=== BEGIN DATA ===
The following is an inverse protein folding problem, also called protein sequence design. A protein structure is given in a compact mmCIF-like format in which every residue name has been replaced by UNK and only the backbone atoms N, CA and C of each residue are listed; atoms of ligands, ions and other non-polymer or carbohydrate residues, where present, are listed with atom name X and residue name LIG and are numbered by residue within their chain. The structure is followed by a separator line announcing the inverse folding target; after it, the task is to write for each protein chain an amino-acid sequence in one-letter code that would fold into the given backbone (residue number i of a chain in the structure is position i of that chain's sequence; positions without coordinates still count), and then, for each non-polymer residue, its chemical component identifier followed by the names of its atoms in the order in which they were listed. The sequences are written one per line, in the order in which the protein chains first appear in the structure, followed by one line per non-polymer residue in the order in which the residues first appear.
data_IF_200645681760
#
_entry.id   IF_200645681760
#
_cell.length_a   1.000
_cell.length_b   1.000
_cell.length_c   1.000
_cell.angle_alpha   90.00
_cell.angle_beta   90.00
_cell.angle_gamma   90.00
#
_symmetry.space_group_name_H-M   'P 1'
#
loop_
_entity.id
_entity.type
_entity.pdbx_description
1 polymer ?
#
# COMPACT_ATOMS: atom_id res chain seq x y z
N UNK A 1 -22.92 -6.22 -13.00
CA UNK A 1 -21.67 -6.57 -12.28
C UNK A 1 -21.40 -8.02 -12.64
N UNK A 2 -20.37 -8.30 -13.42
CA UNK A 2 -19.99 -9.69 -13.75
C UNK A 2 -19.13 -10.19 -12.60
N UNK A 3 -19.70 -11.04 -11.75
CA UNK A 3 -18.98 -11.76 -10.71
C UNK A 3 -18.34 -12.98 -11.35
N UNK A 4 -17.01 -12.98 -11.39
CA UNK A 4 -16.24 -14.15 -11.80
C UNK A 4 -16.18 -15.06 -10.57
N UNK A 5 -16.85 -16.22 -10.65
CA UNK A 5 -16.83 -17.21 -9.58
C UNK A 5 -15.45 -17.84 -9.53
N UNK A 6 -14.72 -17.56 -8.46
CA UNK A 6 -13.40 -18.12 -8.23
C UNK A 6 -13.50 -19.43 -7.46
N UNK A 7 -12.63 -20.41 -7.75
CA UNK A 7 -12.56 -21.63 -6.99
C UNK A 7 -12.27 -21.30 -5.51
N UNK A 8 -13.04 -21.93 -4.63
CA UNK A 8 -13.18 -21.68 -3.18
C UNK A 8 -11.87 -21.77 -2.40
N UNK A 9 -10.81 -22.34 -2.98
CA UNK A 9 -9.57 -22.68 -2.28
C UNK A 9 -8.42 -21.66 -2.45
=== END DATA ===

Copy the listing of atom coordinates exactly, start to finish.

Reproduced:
The following is an inverse protein folding problem, also called protein sequence design. A protein structure is given in a compact mmCIF-like format in which every residue name has been replaced by UNK and only the backbone atoms N, CA and C of each residue are listed; atoms of ligands, ions and other non-polymer or carbohydrate residues, where present, are listed with atom name X and residue name LIG and are numbered by residue within their chain. The structure is followed by a separator line announcing the inverse folding target; after it, the task is to write for each protein chain an amino-acid sequence in one-letter code that would fold into the given backbone (residue number i of a chain in the structure is position i of that chain's sequence; positions without coordinates still count), and then, for each non-polymer residue, its chemical component identifier followed by the names of its atoms in the order in which they were listed. The sequences are written one per line, in the order in which the protein chains first appear in the structure, followed by one line per non-polymer residue in the order in which the residues first appear.
data_IF_200645681760
#
_entry.id   IF_200645681760
#
_cell.length_a   1.000
_cell.length_b   1.000
_cell.length_c   1.000
_cell.angle_alpha   90.00
_cell.angle_beta   90.00
_cell.angle_gamma   90.00
#
_symmetry.space_group_name_H-M   'P 1'
#
loop_
_entity.id
_entity.type
_entity.pdbx_description
1 polymer ?
#
# COMPACT_ATOMS: atom_id res chain seq x y z
N UNK A 1 -22.92 -6.22 -13.00
CA UNK A 1 -21.67 -6.57 -12.28
C UNK A 1 -21.40 -8.02 -12.64
N UNK A 2 -20.37 -8.30 -13.42
CA UNK A 2 -19.99 -9.69 -13.75
C UNK A 2 -19.13 -10.19 -12.60
N UNK A 3 -19.70 -11.04 -11.75
CA UNK A 3 -18.98 -11.76 -10.71
C UNK A 3 -18.34 -12.98 -11.35
N UNK A 4 -17.01 -12.98 -11.39
CA UNK A 4 -16.24 -14.15 -11.80
C UNK A 4 -16.18 -15.06 -10.57
N UNK A 5 -16.85 -16.22 -10.65
CA UNK A 5 -16.83 -17.21 -9.58
C UNK A 5 -15.45 -17.84 -9.53
N UNK A 6 -14.72 -17.56 -8.46
CA UNK A 6 -13.40 -18.12 -8.23
C UNK A 6 -13.50 -19.43 -7.46
N UNK A 7 -12.63 -20.41 -7.75
CA UNK A 7 -12.56 -21.63 -6.99
C UNK A 7 -12.27 -21.30 -5.51
N UNK A 8 -13.04 -21.93 -4.63
CA UNK A 8 -13.18 -21.68 -3.18
C UNK A 8 -11.87 -21.77 -2.40
N UNK A 9 -10.81 -22.34 -2.98
CA UNK A 9 -9.57 -22.68 -2.28
C UNK A 9 -8.42 -21.66 -2.45